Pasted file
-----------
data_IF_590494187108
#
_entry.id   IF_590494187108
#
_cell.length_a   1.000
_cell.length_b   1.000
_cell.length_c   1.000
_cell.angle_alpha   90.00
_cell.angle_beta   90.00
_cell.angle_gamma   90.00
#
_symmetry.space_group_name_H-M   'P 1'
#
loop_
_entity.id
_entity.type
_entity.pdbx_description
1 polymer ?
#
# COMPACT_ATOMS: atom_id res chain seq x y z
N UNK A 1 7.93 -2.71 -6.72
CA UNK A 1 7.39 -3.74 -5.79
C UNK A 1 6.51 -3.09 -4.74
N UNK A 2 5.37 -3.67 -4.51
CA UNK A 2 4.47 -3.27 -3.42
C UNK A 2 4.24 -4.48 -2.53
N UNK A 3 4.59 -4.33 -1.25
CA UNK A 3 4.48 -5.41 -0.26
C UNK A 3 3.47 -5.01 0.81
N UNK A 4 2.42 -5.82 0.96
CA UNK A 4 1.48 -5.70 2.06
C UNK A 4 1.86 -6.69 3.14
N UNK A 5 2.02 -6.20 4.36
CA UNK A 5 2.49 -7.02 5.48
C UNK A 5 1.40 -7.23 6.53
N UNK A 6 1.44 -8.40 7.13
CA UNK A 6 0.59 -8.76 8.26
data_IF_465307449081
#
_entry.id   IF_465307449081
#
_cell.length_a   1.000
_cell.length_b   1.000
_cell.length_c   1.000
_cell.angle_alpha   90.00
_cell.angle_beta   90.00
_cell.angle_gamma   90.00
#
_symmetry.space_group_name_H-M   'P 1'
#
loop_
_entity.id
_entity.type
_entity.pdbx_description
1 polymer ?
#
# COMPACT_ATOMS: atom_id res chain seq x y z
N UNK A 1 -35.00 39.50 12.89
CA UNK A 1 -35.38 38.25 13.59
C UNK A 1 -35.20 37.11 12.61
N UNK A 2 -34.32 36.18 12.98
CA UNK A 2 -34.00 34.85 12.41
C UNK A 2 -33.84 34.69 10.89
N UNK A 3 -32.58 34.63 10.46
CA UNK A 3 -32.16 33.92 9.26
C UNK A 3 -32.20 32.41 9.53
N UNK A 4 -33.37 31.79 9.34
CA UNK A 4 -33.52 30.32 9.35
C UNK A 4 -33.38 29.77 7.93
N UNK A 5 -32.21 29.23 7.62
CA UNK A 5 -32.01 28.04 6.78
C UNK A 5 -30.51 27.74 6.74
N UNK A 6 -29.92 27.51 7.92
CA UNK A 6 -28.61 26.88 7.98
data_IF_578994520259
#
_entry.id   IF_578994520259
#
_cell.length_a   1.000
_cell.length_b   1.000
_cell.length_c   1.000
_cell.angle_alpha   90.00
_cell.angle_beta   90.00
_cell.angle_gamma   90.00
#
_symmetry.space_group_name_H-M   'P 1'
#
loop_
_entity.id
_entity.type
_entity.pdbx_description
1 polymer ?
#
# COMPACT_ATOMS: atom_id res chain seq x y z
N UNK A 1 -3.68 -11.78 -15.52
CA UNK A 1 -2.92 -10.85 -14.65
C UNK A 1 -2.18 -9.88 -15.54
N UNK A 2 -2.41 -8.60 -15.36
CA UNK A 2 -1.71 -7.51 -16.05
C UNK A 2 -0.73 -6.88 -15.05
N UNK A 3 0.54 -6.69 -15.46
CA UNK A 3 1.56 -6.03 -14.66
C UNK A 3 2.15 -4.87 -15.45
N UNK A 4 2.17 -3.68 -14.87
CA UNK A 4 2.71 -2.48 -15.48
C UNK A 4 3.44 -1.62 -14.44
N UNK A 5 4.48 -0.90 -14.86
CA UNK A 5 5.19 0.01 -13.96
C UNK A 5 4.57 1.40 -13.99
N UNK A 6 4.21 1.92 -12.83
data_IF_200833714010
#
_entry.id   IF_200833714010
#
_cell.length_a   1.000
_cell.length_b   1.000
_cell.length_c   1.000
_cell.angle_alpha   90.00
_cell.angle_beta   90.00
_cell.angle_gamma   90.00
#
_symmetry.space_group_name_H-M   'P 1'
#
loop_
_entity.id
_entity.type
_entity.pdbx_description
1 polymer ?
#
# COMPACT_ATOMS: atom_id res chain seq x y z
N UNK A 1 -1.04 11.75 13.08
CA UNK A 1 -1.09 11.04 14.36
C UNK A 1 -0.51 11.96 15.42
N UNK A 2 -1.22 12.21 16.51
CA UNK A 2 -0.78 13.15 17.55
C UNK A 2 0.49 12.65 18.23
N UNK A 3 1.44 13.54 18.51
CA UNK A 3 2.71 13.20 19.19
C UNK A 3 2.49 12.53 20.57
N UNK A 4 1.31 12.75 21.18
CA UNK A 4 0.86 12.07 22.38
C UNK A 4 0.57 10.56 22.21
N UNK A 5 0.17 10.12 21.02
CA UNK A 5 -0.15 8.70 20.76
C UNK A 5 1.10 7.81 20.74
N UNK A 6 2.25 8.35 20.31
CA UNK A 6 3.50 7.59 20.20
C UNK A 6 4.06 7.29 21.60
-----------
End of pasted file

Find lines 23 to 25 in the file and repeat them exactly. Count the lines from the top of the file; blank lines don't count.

C UNK A 1 6.51 -3.09 -4.74
N UNK A 2 5.37 -3.67 -4.51
CA UNK A 2 4.47 -3.27 -3.42